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From ‘magic’ to belonging: transforming higher education

I grew up thinking of universities as magical places.

My Mum was an academic and a hugely passionate one. Consequently, I spent most of my holidays, many evenings, and part of countless weekends perched beside her at her desk at the QUT Gardens Point campus.

Like the child of a shopkeeper or restauranteur who spends holidays, weekends and evenings either helping in the family business or doing homework at the corner table, our ‘family business’ was universities.

My parents were rural kids raised in Western Queensland and the first in their families to attend university. It was a slog for them to get there and a slog for them to complete their degrees. But they both did. They met each other during their years at UQ and supported each other to complete their undergraduate and postgraduate qualifications, going on to build solid careers.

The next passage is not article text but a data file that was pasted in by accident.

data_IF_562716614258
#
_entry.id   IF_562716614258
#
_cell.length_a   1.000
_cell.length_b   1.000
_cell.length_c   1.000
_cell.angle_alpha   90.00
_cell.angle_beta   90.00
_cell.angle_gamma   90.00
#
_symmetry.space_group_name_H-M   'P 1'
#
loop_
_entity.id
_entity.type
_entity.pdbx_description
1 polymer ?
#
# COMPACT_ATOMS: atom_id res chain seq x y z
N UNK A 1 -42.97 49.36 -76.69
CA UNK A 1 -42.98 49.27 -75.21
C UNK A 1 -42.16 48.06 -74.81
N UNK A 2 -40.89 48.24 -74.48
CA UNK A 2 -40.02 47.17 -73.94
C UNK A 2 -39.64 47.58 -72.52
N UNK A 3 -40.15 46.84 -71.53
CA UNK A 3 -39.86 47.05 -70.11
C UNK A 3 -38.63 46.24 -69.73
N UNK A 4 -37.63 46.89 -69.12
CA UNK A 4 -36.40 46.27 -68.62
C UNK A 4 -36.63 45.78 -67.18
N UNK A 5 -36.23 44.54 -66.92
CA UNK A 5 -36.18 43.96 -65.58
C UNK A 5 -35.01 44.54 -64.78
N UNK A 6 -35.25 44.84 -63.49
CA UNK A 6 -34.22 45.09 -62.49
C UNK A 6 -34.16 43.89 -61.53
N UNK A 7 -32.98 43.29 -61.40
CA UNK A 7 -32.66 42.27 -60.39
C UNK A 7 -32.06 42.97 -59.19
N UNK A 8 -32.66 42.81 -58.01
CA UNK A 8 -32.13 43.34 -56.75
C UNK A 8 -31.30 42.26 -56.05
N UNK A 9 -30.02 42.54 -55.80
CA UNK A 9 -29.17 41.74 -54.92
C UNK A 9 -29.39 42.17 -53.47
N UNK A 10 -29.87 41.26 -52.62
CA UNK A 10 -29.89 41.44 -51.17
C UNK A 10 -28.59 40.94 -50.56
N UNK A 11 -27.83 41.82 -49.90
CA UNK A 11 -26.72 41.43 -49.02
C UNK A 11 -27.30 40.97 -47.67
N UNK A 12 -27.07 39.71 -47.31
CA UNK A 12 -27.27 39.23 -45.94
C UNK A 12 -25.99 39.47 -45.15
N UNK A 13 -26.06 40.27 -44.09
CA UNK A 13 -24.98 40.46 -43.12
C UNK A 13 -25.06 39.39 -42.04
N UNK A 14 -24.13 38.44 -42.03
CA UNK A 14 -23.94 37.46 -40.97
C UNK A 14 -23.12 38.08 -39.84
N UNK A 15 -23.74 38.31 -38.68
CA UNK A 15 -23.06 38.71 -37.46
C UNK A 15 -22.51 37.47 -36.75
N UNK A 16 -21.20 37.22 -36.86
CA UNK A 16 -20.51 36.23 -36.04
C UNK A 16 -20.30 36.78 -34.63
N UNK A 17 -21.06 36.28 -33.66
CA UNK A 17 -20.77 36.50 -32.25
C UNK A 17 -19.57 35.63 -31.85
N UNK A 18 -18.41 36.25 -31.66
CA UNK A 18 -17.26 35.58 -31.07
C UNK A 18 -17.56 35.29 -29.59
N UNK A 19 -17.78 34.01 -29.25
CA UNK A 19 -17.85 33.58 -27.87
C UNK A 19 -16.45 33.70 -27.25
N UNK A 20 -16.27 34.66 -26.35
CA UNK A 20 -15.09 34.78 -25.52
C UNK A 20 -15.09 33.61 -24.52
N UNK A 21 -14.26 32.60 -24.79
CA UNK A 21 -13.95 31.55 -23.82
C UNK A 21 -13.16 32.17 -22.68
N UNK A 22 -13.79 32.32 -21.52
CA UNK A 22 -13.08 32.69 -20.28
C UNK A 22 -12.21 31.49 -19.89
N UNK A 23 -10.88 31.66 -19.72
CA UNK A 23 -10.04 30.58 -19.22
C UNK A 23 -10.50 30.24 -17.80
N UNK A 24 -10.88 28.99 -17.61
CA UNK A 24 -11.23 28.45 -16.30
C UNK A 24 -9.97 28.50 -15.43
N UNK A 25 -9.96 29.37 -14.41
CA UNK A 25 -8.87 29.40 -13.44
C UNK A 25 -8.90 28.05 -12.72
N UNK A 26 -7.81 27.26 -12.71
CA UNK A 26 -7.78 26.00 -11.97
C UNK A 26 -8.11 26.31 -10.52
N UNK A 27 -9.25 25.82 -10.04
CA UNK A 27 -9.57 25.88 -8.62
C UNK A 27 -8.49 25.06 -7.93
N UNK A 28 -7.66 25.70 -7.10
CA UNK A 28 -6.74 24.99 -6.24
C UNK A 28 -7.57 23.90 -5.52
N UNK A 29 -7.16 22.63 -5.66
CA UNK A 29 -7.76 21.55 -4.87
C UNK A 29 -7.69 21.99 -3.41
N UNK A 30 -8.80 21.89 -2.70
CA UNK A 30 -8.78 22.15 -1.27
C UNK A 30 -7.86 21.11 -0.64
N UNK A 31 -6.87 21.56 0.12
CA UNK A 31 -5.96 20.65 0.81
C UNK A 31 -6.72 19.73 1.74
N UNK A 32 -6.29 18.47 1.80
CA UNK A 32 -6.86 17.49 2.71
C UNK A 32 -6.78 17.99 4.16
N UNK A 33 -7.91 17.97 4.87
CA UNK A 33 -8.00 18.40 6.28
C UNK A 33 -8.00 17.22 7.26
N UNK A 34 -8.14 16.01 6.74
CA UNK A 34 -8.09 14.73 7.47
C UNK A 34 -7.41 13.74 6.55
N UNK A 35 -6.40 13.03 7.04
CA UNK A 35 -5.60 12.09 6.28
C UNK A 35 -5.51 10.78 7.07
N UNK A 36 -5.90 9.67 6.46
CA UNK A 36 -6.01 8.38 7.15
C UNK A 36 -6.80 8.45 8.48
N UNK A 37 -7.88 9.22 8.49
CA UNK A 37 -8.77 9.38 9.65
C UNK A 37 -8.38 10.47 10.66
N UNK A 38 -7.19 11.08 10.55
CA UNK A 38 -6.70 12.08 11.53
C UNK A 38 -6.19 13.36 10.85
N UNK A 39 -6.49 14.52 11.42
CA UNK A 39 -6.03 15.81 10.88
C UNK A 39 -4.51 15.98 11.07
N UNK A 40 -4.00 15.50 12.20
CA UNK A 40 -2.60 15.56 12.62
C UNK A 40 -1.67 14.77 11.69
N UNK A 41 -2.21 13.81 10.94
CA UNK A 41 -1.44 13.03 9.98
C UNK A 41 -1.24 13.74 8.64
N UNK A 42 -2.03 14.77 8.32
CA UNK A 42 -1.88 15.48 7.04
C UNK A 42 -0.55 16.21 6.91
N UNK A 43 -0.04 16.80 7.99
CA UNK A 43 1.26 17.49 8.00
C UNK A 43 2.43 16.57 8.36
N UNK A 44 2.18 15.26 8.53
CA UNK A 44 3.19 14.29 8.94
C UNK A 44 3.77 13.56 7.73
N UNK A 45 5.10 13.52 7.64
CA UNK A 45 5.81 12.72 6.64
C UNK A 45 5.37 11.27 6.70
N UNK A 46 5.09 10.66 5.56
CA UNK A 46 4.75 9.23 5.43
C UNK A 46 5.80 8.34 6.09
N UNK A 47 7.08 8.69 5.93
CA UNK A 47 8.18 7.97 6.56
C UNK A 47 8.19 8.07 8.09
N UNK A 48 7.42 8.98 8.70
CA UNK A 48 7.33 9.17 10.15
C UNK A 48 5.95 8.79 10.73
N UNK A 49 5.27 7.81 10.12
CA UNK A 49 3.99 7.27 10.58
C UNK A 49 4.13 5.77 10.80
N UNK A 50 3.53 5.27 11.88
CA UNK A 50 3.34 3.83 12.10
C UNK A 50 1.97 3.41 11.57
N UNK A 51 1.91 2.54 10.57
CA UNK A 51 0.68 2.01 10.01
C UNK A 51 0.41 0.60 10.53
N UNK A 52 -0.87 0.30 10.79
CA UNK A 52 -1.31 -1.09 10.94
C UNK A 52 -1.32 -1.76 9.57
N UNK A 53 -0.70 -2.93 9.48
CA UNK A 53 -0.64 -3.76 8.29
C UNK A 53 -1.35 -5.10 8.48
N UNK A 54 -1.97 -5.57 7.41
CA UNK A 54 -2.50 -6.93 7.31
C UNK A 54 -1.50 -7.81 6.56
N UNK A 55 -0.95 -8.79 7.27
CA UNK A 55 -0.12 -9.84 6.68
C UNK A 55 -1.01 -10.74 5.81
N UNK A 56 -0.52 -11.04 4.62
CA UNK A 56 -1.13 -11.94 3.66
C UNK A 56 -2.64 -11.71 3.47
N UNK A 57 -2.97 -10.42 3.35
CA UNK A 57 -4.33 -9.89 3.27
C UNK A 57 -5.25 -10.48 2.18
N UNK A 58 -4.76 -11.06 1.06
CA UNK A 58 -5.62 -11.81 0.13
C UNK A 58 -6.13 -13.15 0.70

They’ve been divorced for 20 years, so it’s not an idyllic romantic tale. But it is a love story about university. University was the making of both of their lives. It let them dream bigger and opened doors. For my dad, it was his ticket off the land. For my mum, it was her everything.

My Mum’s profound appreciation for the transformative impact that university education had on her life led her into academia. This also meant that in her work as an academic, she was deeply committed to helping others have the kind of transformational university experience she’d had.

During my early years and into young adulthood, I would’ve met close to 100 students and colleagues my Mum championed and for whom university unequivocally changed their lives. Higher education pulled them out of difficult circumstances and gave them social mobility, cultural capital, diverse connections, and opportunities that hadn’t been open to them before they’d undertaken higher education.

This is why I thought universities were so magical. I saw how life-changing and truly transformative they could be.

I understood that accessing university was more challenging for some people. Still, I believed, for a long time, well into my university career, that once the barriers to access were removed, then the transformation could begin. I didn’t understand that for many people, opening the door to university is just the first barrier to overcome, and there are hurdles every step of the way from there.